Painting Seriously as a Hobby
I've been keeping busy with a lot of little things and it's been so fun! I've talked a lot about the tension between creativity and business, and trying to sort out priorities, and with the way things have been going lately I'm wondering if I have been focused a little too intently on the business side of things.
I spend a few hours every couple of months putting together a newsletter for the Peace-Liard Regional Arts Council, and yesterday I spent some time on the phone with local artist Mike Kroecher. Mike used two phrases to describe his approach to art that I wouldn't have thought could live in harmony - painting seriously and hobby.
The thing about hobbies is, they are personal gratification-oriented. We choose our hobbies for the pleasure we find in them. Doesn't mean we don't challenge ourselves, or grow in skill, but ideally it should divorce us from being overly aware of outside opinion.
Do what you love, and the money will follow? Not necessarily, but hopefully if we do what we love, we won't care what follows.
I discovered The Graceful Envelope Contest on the weekend, and spent a couple days practicing my calligraphy and designing an envelope. No prize money up for grabs, but I entered because I though it would be fun - and it was. I am going to embellish my design with a little silver ink and then send it off. I'll post the finished product after the contest is judged.
I had fun with the calligraphy - though I find it far easier to letter with a brush than a pen - that's the painter in me, I guess. I'm also left-handed, and the books say that lefties have a harder time doing calligraphy - though it is possible. The illustrations for lefthanders don't help me either, because I am not one of those lefties that curls my hand over the top of the page. I generally just focus on holding the pen at the correct angle, and turn the paper to help achieve the right effect. One of the calligraphy books I got from the library featured art by Canadian calligraphers, and I was delighted to see several pieces by a local calligrapher that I have had the pleasure of meeting, Judith Bain Dampier.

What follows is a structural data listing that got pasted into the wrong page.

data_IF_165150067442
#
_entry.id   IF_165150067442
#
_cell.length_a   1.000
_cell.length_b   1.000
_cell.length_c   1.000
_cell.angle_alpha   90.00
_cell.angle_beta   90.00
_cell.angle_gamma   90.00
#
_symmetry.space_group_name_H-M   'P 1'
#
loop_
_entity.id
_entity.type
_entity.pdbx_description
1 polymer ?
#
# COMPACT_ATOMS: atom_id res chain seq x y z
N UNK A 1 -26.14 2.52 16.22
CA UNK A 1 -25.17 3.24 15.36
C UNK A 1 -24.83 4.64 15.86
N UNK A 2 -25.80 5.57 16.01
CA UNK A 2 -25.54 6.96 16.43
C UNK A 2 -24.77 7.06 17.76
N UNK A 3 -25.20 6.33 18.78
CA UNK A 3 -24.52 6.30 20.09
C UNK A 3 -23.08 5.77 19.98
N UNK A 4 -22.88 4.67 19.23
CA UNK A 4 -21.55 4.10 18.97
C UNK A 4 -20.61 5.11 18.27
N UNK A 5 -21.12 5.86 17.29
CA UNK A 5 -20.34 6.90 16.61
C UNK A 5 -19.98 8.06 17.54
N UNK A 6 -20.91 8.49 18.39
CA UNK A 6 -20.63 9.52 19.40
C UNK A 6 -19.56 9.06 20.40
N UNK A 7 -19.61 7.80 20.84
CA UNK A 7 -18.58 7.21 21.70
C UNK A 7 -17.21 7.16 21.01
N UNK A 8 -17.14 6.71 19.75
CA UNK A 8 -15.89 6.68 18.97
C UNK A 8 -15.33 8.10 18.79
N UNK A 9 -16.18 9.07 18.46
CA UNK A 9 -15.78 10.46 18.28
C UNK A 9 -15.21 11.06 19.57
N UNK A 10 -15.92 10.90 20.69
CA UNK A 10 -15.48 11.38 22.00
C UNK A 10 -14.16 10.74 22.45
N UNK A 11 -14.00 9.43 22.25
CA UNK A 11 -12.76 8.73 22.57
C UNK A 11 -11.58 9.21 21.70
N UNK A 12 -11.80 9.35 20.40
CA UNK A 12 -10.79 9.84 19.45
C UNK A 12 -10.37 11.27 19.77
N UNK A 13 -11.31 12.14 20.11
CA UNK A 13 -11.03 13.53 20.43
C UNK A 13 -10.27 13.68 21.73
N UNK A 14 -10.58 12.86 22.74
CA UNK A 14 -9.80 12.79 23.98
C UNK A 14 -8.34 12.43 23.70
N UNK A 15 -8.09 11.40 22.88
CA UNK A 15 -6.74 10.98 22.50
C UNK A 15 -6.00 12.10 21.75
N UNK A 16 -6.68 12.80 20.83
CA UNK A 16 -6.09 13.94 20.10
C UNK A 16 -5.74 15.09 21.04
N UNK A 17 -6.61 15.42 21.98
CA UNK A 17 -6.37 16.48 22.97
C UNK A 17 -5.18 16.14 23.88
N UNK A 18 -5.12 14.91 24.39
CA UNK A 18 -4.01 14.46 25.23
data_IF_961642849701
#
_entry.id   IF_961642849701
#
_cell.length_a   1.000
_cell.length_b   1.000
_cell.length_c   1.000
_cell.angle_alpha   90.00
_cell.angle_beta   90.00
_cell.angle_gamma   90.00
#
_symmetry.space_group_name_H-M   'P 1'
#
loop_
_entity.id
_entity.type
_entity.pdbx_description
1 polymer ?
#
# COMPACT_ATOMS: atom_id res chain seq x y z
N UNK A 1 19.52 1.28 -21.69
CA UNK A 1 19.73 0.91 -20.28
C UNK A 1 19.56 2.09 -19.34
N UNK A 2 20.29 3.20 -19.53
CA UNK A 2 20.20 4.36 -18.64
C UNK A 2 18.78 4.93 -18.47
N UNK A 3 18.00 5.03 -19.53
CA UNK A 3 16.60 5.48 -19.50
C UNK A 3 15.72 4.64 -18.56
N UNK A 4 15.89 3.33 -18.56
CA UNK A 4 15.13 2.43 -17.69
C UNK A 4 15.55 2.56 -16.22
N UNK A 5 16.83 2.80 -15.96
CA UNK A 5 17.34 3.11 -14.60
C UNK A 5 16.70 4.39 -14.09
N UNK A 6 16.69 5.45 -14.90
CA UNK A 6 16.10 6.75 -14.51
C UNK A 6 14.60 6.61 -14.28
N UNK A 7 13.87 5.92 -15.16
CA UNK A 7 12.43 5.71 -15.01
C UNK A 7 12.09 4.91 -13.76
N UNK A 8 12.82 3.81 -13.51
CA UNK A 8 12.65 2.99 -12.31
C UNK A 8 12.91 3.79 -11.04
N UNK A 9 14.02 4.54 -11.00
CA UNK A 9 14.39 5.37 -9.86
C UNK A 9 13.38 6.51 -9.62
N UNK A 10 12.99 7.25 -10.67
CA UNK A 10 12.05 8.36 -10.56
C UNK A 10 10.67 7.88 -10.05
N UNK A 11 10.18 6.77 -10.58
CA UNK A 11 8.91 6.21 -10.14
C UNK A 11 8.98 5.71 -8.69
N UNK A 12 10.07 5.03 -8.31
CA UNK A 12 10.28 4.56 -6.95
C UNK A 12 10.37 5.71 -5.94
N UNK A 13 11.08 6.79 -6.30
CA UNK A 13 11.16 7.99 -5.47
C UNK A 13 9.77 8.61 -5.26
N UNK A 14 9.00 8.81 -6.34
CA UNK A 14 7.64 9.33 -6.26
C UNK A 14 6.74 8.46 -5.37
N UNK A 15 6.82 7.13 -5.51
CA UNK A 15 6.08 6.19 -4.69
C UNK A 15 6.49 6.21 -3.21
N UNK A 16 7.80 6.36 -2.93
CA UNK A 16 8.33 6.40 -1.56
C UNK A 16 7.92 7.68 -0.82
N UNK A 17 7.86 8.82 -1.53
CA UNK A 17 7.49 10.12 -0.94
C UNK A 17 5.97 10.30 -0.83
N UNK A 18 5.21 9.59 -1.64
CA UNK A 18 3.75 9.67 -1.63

I love using a dip pen, and I used a dip pen and sepia ink to letter this scratchy alphabet. Finished off with a wash of watercolor. I really should have used different paper, as the sketchbook I was using tended to absorb the ink and bleed a bit. I followed that with the Signs of Spring design at the top of this post. I used a brush and watercolor for the whole thing, and then outlined with a .05mm pigment pen. The entire morning passed while I sat at the breakfast table, playing with letters.
I should have known calligraphy would be this entertaining - I have always loved improving my handwriting, and finding the most elegant way to sign my name. I was thrilled to take my husband's last name when I married, because I had never been able to write a capital R that satisfied me (my maiden name is Rempel)!